Home > SAML > About SAML (Security Assertion Markup Language)

About SAML (Security Assertion Markup Language)

Starting this post I would like to post series of posts on SAML security. I’ve come across lot of folks who are fascinated by this buzz word but knew very little about what it does in real world.

One can consider this series as a tutorial and step-by-step guide to developing SAML based webservices.



  • Sender-Vouches – The asserting party (different from the subject) vouches for the verification of the subject. The receiver must have a trust relationship with the asserting party.
  • Holder-of-Key – The purpose of SAML token with “holder-of-key” subject confirmation is to allow the subject to use an X.509 certificate that may not be trusted by the receiver to protect the integrity of the request messages.Conceptually, the asserting party inserts an X.509 public certificate (or other key info) into a SAML assertion. (More correctly, the asserting party binds a key to a subject.) In order to protect this embedded certificate, the SAML assertion itself must be signed by the asserting entity. For WebLogic Server, the Web Service client signs the SAML assertion with its private key. That is, the signature on the assertion is the signature of the SAML authority, and is not based on the certificate contained in, or identified by, the assertion.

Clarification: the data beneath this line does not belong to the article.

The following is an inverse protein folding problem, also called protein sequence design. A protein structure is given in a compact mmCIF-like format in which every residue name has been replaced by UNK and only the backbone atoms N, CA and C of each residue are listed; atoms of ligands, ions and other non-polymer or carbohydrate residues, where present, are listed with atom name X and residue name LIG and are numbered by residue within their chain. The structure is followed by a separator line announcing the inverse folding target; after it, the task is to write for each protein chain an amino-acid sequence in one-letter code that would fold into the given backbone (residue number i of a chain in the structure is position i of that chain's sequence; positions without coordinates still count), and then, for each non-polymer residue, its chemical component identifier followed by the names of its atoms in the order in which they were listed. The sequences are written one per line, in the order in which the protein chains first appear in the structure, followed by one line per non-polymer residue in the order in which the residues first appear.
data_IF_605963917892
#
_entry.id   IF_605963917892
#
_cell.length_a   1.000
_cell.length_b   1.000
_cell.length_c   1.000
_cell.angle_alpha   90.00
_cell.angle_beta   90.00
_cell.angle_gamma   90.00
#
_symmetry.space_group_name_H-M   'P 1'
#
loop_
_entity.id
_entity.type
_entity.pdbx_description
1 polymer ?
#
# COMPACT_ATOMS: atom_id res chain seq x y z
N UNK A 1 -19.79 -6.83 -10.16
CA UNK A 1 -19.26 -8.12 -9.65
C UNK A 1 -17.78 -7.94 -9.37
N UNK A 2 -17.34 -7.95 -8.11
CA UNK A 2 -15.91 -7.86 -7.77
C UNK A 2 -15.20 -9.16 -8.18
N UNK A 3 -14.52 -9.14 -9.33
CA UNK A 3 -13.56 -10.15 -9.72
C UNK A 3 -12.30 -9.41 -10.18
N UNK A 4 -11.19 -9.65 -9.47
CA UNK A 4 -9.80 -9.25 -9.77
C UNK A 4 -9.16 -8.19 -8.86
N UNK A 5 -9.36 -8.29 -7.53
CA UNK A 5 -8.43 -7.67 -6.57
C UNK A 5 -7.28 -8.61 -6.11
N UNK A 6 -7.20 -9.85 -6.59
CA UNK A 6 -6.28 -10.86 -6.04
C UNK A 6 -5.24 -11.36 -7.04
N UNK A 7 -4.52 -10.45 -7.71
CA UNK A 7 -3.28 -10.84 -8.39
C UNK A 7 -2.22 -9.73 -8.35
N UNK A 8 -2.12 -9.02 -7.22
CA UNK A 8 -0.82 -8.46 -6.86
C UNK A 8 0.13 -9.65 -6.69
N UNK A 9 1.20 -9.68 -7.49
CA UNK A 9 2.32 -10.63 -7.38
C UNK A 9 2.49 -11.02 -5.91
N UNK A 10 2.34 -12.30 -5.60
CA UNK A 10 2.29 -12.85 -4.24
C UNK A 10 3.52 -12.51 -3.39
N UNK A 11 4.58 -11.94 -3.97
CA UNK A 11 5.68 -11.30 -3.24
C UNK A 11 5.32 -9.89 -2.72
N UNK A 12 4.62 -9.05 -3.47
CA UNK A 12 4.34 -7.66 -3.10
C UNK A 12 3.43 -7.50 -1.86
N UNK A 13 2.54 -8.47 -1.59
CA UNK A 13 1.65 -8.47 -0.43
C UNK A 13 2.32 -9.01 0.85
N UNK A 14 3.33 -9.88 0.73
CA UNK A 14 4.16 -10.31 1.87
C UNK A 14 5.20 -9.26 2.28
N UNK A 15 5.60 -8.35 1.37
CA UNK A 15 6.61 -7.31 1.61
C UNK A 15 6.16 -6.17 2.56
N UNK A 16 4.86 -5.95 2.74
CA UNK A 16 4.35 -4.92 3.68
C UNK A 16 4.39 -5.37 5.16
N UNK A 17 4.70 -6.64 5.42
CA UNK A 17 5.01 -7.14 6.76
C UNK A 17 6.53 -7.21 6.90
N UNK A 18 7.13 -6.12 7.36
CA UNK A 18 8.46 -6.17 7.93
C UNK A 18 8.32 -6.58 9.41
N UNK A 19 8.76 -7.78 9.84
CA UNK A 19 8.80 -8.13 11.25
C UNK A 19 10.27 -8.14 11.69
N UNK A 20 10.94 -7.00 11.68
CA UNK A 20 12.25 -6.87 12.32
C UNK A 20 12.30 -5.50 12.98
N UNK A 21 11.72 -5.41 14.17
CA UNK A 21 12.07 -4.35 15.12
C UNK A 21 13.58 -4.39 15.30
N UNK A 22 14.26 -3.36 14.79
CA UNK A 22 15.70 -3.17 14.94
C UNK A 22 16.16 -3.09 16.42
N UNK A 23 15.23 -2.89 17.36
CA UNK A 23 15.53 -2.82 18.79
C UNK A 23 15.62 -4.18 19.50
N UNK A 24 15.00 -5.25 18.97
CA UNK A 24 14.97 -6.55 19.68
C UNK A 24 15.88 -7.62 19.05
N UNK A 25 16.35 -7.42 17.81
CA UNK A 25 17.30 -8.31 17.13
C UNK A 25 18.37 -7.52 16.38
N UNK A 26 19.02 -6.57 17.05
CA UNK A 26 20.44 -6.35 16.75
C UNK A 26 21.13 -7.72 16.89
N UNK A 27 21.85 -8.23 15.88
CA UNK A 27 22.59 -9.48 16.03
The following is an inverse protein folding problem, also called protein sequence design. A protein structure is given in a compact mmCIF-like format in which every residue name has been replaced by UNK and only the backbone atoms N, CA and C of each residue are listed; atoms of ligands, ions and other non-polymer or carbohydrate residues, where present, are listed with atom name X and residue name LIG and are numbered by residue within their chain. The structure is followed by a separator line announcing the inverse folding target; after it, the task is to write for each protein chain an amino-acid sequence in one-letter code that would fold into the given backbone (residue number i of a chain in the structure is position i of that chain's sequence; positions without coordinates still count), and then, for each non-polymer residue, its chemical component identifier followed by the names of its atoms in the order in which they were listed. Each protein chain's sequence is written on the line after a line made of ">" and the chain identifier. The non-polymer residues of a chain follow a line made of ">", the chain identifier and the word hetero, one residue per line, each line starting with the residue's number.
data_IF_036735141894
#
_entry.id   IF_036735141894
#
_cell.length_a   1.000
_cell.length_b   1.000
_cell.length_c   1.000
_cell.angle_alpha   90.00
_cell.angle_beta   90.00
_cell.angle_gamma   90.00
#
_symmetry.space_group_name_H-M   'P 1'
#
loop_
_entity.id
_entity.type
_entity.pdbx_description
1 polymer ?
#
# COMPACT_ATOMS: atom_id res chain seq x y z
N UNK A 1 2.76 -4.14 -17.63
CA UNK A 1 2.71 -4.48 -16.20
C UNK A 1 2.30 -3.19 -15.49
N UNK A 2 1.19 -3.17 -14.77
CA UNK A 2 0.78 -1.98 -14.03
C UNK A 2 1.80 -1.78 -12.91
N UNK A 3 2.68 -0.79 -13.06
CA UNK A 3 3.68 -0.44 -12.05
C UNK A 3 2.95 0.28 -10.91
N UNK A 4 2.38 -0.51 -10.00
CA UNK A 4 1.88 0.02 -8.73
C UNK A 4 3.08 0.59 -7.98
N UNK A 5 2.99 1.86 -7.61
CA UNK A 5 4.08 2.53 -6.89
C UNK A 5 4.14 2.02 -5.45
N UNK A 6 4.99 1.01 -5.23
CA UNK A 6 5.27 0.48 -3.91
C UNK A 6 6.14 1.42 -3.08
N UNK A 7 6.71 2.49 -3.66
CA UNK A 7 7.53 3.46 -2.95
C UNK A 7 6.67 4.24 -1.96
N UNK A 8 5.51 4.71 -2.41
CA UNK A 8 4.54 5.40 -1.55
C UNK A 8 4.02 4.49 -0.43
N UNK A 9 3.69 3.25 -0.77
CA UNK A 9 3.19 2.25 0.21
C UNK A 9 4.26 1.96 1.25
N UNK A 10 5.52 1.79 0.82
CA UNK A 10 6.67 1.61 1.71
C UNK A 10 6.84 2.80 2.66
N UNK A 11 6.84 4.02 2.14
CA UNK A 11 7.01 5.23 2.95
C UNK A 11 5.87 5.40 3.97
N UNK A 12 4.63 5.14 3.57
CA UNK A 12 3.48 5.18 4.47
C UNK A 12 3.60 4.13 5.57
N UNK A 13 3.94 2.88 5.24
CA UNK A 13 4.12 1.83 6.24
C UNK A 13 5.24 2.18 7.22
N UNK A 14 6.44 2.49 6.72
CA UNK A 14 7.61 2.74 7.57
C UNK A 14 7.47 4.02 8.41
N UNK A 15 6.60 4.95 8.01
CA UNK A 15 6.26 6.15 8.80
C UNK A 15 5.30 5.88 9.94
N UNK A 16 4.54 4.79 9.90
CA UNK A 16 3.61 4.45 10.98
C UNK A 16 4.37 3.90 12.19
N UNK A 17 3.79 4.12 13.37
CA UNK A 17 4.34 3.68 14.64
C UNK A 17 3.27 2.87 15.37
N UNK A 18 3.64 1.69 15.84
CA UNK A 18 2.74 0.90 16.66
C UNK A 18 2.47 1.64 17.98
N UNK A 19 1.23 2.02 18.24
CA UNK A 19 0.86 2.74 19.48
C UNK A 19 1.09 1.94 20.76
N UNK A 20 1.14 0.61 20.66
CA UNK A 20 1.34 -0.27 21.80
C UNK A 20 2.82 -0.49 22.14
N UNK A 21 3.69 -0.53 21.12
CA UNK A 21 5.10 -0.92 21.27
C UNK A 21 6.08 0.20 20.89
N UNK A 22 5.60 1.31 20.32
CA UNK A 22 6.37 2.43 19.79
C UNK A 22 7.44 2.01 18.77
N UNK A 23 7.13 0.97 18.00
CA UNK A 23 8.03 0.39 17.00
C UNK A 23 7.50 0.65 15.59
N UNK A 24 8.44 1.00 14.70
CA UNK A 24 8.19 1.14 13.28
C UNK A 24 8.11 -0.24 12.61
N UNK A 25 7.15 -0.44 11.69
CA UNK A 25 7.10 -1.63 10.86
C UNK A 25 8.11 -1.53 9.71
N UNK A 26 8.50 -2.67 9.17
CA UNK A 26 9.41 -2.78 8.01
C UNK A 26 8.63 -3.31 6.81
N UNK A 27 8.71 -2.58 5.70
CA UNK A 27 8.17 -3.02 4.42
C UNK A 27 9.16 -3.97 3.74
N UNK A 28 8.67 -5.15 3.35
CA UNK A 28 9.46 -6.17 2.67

• Bearer – The subject of the assertion is the bearer of the assertion, subject to optional constraints on confirmation using attributes that may be included in the<SubjectConfirmationData>element of the assertion.

As per http://dulanja.blogspot.in/2013/01/saml-subject-confirmation-methods.html


This is actually not a confirmation method – means subject confirmation is not needed! The RP simply trusts whoever brings the token!

Holder of Key (HoK)
1. STS includes the public key of the client, inside the security token and signs it.
2. Then before sending, client itself signs the request.
3. When the RP receives it, it first validates STS signature and then validates client’s signature with the public key embedded inside the token.

Sender Vouches
1. Rather than authenticating with the STS, here, Client authenticates with an intermediate service.
2. The intermediary gets the security token from the STS.
3. Then it signs the request and sends to the RP.
4. RP trusts both the intermediary and the STS. So, it validates both of them.

Categories: SAML
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